My father’s brother lived in Kansas but always managed to come home for the holidays. He would arrive for our family Christmas dinner wearing his favorite cowboy hat and dress boots, his work boots left behind at his back door. Uncle Ray was a business man who not only ran a retail shop but also ran a working ranch complete with ranch hands and branding irons and horses trained to cut cattle.
Uncle Ray was a modern day cowboy.
He stood out in our annual holiday pictures because of the cowboy hat that he always wore. His hats were custom made and each one had a story to go with it. Over the years I forgot what Uncle Ray looked like without that cowboy hat because he rarely took it off. That hat was as much a part of him as the boots on his feet and his belt with the wide silver buckle. He lived the life of a cattle rancher, proudly showing the world the man he was through the boots and buckles he wore.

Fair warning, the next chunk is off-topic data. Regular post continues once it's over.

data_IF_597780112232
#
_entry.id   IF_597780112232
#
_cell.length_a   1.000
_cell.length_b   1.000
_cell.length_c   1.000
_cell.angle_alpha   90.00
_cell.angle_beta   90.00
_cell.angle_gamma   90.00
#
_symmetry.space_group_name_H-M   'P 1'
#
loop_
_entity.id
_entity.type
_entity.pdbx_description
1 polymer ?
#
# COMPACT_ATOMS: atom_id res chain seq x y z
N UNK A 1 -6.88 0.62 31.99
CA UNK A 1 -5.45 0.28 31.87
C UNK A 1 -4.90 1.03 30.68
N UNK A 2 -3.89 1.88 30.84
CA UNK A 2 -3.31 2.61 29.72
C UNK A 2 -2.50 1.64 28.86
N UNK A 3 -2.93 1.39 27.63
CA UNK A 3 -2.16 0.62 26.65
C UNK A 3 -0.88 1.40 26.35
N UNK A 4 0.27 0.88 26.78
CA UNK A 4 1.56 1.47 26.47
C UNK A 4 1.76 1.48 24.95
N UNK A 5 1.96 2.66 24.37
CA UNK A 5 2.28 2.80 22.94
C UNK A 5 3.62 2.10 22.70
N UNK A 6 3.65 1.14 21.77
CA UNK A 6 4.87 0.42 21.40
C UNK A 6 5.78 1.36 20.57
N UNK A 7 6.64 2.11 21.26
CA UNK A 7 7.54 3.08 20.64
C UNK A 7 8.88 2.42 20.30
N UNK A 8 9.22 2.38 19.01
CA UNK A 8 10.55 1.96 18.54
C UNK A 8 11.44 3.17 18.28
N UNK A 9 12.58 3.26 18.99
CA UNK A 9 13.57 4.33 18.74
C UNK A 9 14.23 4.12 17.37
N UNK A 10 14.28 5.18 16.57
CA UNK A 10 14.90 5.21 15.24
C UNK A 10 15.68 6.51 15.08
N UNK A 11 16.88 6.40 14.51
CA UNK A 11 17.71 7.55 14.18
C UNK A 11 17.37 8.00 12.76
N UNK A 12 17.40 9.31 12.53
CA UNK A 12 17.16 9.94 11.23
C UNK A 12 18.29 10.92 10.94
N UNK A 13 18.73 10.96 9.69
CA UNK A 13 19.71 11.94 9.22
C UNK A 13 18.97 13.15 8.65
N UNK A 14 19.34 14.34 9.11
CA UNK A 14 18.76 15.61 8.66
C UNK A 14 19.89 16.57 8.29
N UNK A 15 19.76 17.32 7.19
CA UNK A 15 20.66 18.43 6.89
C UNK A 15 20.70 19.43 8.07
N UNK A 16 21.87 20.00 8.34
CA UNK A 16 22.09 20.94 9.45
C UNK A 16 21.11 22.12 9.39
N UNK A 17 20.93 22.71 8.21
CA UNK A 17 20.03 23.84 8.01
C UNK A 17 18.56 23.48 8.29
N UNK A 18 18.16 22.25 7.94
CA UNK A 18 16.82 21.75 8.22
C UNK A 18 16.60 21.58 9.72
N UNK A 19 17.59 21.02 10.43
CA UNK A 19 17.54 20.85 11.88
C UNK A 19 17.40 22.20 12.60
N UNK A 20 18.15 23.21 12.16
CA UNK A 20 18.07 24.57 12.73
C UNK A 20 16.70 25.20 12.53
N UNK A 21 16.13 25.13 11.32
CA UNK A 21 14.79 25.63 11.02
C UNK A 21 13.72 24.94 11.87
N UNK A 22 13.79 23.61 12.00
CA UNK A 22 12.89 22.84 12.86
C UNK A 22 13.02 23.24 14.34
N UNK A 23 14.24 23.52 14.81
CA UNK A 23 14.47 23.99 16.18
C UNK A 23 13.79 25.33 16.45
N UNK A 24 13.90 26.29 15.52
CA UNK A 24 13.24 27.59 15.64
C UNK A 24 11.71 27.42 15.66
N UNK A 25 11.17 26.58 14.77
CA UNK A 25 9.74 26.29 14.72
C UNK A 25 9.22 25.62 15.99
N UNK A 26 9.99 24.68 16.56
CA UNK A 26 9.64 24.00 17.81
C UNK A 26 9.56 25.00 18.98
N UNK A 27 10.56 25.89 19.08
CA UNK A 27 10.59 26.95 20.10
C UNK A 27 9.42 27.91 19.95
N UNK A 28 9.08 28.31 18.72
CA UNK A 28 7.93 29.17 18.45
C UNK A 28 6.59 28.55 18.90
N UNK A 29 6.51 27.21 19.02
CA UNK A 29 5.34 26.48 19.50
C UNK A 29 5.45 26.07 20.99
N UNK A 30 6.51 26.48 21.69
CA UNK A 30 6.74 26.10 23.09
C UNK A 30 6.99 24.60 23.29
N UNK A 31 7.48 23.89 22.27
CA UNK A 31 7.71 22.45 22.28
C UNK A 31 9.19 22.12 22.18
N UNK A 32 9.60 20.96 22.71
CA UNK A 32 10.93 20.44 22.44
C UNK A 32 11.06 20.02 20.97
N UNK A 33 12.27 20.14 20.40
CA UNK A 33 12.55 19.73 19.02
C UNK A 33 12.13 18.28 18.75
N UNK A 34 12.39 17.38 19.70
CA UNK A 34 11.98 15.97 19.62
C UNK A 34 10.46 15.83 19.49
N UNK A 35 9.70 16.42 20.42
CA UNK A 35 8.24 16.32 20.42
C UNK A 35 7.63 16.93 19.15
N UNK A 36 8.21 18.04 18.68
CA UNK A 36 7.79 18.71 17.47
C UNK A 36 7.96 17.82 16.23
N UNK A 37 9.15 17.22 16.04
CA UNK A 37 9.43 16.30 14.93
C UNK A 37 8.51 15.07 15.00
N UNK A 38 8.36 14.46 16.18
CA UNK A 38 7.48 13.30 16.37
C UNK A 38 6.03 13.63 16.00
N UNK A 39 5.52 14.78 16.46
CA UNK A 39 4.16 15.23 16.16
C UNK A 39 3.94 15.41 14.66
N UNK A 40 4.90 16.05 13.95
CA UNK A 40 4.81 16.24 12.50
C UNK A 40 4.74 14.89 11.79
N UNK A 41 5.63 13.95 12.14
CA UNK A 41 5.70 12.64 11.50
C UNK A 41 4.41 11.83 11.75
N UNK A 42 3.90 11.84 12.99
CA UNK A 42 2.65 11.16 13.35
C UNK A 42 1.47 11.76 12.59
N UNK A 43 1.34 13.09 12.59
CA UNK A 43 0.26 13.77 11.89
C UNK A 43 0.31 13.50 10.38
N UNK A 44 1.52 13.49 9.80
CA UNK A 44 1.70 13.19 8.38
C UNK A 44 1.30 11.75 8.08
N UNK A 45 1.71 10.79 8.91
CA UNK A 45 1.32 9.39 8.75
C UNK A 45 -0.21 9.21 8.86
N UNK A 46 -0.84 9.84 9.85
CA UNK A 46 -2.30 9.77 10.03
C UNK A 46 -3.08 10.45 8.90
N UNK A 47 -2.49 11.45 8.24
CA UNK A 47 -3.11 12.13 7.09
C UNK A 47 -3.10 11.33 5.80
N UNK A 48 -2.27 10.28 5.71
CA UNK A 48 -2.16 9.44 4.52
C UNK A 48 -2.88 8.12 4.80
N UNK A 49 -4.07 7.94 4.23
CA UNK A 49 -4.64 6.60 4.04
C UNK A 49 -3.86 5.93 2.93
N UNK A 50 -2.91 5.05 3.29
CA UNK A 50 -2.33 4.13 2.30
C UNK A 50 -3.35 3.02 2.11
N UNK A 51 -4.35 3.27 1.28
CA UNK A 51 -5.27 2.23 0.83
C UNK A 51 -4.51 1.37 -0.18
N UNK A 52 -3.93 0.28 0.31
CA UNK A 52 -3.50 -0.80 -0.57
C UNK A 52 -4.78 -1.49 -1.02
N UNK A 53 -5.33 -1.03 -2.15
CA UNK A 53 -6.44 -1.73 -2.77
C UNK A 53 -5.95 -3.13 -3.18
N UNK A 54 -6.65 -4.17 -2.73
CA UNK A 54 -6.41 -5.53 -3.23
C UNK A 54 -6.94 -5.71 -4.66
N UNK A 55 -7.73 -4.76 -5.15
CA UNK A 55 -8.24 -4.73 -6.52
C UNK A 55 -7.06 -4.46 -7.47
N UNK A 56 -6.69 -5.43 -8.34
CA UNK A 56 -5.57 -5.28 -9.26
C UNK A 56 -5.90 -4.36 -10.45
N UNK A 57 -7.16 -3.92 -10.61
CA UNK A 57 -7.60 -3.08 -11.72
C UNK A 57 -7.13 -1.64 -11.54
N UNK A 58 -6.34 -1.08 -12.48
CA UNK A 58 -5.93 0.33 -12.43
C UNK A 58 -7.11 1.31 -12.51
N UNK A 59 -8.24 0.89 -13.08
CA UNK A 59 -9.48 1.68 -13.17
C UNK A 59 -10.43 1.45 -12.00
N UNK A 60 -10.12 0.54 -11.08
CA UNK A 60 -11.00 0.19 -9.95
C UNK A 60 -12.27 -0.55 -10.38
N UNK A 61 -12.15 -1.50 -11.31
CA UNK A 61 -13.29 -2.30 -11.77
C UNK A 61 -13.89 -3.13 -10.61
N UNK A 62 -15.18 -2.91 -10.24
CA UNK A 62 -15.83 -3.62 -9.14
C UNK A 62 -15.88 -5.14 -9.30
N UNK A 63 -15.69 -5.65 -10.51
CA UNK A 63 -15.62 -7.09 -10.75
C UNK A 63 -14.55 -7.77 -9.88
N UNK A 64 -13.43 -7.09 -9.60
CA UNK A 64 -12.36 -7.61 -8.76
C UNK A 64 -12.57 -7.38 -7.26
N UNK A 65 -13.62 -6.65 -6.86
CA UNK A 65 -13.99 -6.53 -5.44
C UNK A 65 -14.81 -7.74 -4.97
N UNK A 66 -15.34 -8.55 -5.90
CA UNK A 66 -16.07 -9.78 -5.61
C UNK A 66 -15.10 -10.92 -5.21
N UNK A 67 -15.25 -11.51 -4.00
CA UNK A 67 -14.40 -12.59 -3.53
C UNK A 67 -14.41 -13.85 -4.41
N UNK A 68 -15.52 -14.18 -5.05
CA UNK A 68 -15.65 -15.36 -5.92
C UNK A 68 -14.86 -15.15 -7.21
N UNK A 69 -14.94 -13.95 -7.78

At least twice a year my father would make the drive to Kansas and stay with his brother on his ranch. They would ride the range together in an old pickup truck while Uncle Ray talked about his new calves and his new plans for the new year. At the end of the day they would sit together on the edge of a private lake and cast their fishing lines while the sun set before them. They would share that last hour of daylight sitting side by side doing something they had done together since they were little boys.
Such a long time ago.
For the complete column, see this week’s edition of the Centralia Fireside Guard